Research Paper | Published:

Transformation of Melon (Cucumis melo L.) and Expression from the Cauliflower Mosaic Virus 35S Promoter in Transgenic Melon Plants

Abstract

We have established a regeneration protocol for melon (Cucumis melo L.), using cotyledons as explants, in which the overall regeneration frequency reached more than 90 percent, and combined this protocol with Agrobacterium tumefaciens transformation to produce transgenic melon plants. Cotyledon explants were coculti-vated with A. tumefaciens carrying a disarmed Ti plasmid in which a dihydrofo-late reductase (DHFR) coding sequence and a β-glucuronidase (GUS) coding sequence were separately fused to the Cauliflower Mosaic Virus (CaMV) 35S promoter. A second strain carried a plasmid in which the neomycin phosphotransfer-ase II (NPTII) and GUS coding sequences were fused to a bidirectional CaMV 35S promoter. Under optimal conditions, the highest transformation frequency was approximately 6 percent. The transgenic melon plants were normal in morphology and fertile. Segregation analysis of R1 seedlings showed that the transgenes were inherited in a Mendelian manner. The CaMV 35S promoter was found to be active in most but not all tissues of transgenic melon plants, and the expression pattern conferred by the promoter changed during plant development.

Access optionsAccess options

Rent or Buy article

Get time limited or full article access on ReadCube.

from$8.99

All prices are NET prices.

References

  1. 1

    Trulson, A.J. and Shahin, E.A. 1986. In vitro plant regeneration in the genus Cucumis. Plant Science 47: 35–43.

  2. 2

    Kim, S.-G., Chang, J.-R., Cha, H.C. and Lee, K.-W. 1988. Callus growth and plant regeneration in diverse cultivars of cucumber. Plant Cell, Tissue and Organ Culture 12: 67–74.

  3. 3

    Srivastava, D.R., Andrianov, V.M. and Piruzian, E.S. 1989. Tissue culture and plant regeneration of watermelon (Citrullus vulgaris Schard. cv. Melitopolski). Plant Cell Reports 8: 300–302.

  4. 4

    Niedz, R.P., Smith, S.S., Dunbar, K.B., Stephens, C.T. and Murakishi, H.H. 1989. Factors influencing shoot regeneration from cotyledonary explants of Cucumis melo. Plant Cell, Tissue and Organ Culture 18: 313–319.

  5. 5

    Kathal, R., Bhatnagar, S.P. and Bhojwani, S.S. 1988. Regeneration of plants from leaf explants of Cucumis melo cv. Pusa Sharbati. Plant Cell Reports 7: 449–451.

  6. 6

    Dirks, R. and van Buggenum, M. 1989. In vitro plant regeneration from leaf and cotyledon explants of Cucumis melo L. Plant Cell Reports 7: 626–627.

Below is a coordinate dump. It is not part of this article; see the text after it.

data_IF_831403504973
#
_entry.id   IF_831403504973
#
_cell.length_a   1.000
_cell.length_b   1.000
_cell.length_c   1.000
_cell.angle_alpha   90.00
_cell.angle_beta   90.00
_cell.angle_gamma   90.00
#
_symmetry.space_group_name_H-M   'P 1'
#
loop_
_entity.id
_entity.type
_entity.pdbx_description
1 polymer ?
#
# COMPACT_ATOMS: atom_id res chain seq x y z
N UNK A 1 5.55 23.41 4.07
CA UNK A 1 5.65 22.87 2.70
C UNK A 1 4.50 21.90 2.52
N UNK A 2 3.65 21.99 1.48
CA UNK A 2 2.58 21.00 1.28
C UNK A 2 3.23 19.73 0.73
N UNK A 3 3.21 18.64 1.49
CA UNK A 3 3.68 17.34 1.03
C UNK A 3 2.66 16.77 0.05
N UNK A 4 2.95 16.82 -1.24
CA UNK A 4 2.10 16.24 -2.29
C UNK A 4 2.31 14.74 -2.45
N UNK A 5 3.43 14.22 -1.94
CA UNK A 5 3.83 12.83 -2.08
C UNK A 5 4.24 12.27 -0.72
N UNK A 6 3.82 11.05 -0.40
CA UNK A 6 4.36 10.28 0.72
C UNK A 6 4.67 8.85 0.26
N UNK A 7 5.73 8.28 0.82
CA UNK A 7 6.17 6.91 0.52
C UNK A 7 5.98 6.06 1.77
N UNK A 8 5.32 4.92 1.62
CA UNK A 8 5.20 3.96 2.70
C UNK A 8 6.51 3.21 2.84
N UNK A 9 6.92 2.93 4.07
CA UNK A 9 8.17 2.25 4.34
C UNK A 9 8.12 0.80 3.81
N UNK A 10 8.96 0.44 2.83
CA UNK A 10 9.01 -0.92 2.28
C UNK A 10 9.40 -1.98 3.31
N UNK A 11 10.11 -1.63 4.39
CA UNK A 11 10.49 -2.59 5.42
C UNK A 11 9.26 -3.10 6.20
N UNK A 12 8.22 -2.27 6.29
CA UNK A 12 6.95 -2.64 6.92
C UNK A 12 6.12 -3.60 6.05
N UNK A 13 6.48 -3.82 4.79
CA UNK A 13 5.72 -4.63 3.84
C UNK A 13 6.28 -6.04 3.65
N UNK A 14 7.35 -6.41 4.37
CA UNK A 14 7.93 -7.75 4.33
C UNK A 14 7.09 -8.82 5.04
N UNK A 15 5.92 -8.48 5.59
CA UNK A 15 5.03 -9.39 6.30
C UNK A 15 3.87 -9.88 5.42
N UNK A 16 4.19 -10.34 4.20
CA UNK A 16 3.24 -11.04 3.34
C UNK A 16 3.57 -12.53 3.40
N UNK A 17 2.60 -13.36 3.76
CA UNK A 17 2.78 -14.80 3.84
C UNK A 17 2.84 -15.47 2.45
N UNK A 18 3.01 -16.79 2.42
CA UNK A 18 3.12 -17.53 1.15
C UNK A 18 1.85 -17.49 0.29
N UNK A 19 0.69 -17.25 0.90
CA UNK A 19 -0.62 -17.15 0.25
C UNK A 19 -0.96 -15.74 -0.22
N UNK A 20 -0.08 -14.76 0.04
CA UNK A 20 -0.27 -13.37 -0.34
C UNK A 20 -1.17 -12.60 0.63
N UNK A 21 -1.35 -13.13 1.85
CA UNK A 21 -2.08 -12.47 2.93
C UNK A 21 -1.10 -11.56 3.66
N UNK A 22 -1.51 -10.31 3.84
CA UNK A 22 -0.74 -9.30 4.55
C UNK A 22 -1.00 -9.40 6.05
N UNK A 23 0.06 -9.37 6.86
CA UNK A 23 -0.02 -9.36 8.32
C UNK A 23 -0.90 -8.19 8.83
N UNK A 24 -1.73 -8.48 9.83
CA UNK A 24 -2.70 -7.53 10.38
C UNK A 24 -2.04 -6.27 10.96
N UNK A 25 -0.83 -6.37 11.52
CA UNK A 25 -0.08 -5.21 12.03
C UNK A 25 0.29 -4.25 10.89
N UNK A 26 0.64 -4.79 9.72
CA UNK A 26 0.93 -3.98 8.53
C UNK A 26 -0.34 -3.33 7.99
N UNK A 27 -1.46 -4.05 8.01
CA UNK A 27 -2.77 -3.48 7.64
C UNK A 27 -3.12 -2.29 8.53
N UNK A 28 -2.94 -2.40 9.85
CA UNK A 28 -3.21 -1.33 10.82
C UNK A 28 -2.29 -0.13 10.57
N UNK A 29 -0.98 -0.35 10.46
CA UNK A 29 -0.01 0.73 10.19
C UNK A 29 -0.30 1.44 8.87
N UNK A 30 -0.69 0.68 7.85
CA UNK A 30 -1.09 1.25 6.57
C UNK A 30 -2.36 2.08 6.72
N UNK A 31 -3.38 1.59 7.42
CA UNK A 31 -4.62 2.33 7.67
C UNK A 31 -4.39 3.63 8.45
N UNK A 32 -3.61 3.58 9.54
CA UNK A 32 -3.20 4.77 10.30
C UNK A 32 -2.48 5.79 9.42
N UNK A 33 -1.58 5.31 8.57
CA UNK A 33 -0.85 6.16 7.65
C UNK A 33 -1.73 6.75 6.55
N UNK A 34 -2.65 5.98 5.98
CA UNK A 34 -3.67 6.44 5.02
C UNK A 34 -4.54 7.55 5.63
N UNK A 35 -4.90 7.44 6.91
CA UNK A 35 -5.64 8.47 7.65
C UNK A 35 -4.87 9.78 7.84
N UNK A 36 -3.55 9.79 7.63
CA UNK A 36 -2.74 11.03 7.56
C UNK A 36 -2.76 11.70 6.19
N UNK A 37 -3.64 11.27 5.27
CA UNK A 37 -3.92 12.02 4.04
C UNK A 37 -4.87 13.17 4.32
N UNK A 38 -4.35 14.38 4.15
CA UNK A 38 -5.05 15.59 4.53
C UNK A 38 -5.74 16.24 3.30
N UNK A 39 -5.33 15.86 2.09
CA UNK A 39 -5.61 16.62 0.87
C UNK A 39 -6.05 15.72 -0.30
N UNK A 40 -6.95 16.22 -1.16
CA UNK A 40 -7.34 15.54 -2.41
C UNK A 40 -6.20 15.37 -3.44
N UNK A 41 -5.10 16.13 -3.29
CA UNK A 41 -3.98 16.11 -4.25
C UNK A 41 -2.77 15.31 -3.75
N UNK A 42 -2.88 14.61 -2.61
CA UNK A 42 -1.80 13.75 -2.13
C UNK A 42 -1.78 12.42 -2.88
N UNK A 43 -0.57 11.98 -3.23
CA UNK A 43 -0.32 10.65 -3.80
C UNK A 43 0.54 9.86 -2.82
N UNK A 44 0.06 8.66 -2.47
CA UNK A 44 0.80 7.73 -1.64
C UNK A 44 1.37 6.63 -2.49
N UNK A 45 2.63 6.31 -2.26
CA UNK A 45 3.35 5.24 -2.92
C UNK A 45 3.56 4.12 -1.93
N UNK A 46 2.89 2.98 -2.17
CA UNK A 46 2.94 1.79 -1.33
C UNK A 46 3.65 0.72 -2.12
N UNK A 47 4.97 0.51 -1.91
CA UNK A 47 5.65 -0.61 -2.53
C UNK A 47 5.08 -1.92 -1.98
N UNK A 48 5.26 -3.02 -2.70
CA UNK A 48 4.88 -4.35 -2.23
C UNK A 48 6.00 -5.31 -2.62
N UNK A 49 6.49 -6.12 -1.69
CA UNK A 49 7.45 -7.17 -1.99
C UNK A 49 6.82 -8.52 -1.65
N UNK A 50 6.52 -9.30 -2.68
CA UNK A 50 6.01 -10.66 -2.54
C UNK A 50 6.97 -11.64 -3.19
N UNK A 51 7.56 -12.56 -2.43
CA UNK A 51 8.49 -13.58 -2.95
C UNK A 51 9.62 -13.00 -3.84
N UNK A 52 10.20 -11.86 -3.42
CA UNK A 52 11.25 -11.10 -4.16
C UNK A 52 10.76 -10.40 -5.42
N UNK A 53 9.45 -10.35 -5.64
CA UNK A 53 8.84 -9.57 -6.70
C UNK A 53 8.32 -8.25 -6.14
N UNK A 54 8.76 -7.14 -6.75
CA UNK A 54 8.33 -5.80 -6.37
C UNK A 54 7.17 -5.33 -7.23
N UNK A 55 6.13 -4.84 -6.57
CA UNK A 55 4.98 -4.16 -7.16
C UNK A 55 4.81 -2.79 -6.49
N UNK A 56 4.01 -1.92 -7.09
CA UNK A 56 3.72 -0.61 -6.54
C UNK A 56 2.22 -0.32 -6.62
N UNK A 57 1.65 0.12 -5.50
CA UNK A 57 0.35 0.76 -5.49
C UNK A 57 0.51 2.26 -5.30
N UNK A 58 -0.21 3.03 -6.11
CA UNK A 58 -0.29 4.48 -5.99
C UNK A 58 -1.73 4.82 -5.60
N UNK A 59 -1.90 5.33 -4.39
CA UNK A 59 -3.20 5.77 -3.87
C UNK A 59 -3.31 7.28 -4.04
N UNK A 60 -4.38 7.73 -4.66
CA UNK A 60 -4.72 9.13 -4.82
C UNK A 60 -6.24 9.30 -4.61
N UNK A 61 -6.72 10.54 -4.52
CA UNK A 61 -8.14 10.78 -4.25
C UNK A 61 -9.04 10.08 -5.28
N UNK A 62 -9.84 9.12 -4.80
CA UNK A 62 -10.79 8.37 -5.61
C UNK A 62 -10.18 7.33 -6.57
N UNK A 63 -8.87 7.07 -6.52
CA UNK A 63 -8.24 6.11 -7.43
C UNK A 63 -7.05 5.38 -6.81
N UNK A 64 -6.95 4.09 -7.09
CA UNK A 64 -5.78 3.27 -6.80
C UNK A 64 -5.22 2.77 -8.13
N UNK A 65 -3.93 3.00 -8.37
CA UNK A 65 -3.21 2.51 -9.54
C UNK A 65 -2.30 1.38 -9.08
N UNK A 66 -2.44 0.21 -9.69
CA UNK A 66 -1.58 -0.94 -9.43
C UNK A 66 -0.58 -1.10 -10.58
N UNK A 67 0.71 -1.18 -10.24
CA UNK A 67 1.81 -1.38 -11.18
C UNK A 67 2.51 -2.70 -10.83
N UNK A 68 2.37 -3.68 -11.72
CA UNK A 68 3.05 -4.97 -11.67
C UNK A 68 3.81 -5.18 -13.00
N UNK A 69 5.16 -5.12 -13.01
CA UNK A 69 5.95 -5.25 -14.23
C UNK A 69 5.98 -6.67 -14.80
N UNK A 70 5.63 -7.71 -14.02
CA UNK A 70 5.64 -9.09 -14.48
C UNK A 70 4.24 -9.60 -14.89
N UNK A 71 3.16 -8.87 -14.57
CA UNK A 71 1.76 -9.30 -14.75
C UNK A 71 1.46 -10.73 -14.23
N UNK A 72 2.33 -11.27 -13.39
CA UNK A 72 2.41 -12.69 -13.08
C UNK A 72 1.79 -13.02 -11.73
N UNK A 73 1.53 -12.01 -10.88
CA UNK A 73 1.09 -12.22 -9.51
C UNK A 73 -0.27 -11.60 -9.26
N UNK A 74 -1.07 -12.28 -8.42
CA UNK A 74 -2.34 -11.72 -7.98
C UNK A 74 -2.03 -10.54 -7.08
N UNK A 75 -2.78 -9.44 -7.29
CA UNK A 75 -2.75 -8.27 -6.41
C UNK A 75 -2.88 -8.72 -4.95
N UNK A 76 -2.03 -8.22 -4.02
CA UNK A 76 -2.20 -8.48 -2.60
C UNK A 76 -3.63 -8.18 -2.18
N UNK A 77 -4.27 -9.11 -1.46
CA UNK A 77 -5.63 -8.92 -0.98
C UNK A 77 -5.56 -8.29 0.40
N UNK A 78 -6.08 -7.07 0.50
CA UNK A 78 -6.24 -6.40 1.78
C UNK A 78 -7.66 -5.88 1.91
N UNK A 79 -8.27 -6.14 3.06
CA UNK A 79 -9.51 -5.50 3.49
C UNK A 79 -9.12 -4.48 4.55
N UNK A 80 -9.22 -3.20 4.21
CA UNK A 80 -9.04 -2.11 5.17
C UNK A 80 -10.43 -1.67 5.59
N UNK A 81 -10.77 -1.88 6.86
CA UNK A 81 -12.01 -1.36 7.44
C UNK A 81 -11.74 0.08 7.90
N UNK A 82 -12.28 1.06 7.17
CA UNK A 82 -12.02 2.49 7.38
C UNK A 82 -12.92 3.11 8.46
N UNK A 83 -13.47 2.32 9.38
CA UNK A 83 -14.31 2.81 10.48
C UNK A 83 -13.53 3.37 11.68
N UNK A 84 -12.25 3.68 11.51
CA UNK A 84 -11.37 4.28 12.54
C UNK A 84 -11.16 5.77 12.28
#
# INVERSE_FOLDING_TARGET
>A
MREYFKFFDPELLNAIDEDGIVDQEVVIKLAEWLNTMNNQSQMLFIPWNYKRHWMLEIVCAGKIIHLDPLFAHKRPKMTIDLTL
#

7. 7

    Moreno, V., Garcia-Sogo, M., Granell, I., Garcia-Sogo, B. and Roig, L.A. 1985. Plant regeneration from calli of melon (Cucumis melo L., cv. ‘Amarillo Oro’). Plant Cell, Tissue and Organ Culture 5: 139–146.

  8. 8

    Trulson, A.J., Simpson, R.B. and Shahin, E.A. 1986. Transformation of cucumber (Cucumis sativus L.) plants with Agrobacterium rhizogenes. Theor. Appl. Genet. 73: 11–15.

  9. 9

    Chee, P.P. 1990. Transformation of Cucumis sativus tissue by Agrobacterium tumefaciens and the regeneration of transformed plants. Plant Cell Reports 9: 245–248.

  10. 10

    Ott, R.W., Ren, L. and Chua, N.-H. 1990. A bidirectional enhancer cloning vehicle for higher plants. Mol. Gen. Genet. 221: 121–124.

  11. 11

    Jia, S.-R., Yang, M.-Z., Ott, R. and Chua, N-H. 1989. High frequency transformation of Kalanchoe laciniata. Plant Cell Reports 8: 336–340.

  12. 12

    Koncz, C., Langridge, W.H.R., Olsson, O., Schell, J. and Szalay, A.A. 1990. Bacterial and firefly luciferase genes in transgenic plants: Advantages and disadvantages of a reporter gene. Developmental Genetics 11: 224–232.

  13. 13

    deWet, J.R., Wood, K.V., Helsinki, D.R. and DeLuca, M. 1985. Cloning of firefly luciferase cDNA and expression of active luciferase in Escherichia coli. Proc. Natl. Acad. Sci. USA. 82: 7870–7873.

  14. 14

    Jefferson, R.A. 1987. Assaying chimeric genes in plants: the β-glucuronidase as a versatile gene fusion marker in higher plants. EMBO J. 6: 3901–3907.

  15. 15

    Benfey, P.N., Ren, L. and Chua, N.-H. 1989. The CaMV 35S enhancer contains at least two domains which can confer different developmental and tissue-specific expression patterns. EMBO J. 8: 2195–2202.

  16. 16

    Benfey, P.N. and Chua, N.-H. 1989. Regulated genes in transgenic plants. Science 244: 174–181.

  17. 17

    Odell, J.T., Nagy, F. and Chua, N.-H. 1985. Identification of DNA sequences required for activity of the cauliflower mosaic virus 35S promoter. Nature 313: 810–812.

  18. 18

    Sanders, P.R., Winter, J.A., Zarnason, A.R., Rogers, S.G. and Fraley, R.T. 1987. Comparison of cauliflower mosaic virus 35S promoter and nopaline synthase promoters in transgenic plants. Nucleic Acid Res. 15: 1543–1558.

  19. 19

    Kay, B., Chen, A., Daly, M. and McPherson, J. 1987. Duplication of CaMV 35S promoter sequences creates a strong enhancer for plant genes. Science 236: 1299–1302.

  20. 20

    Murashige, T. and Skoog, F. 1962. A revised medium for rapid growth and bioassays with tobacco tissue cultures. Physiol. Plant. 15: 473–497.

  21. 21

    Fraley, R.T., Rogers, S.G., Horsch, R.B., Eichholtz, D.A., Flick, C.L., Hoffman, N.I. and Saunders, P.R. 1985. The SEV system: a new disarmed Ti plasmid vecter system for plant transformation. Bio/Technology 3: 629–635.

  22. 22

    Rogers, S.G., Horsch, R.B. and Fraley, R.T. 1986. Gene transfer in plants: Production of transformed plants using Ti plasmid vectors. Methods in Enzymol. 118: 627–640.

Download references

Author information

Rights and permissions

Reprints and Permissions

About this article

Further reading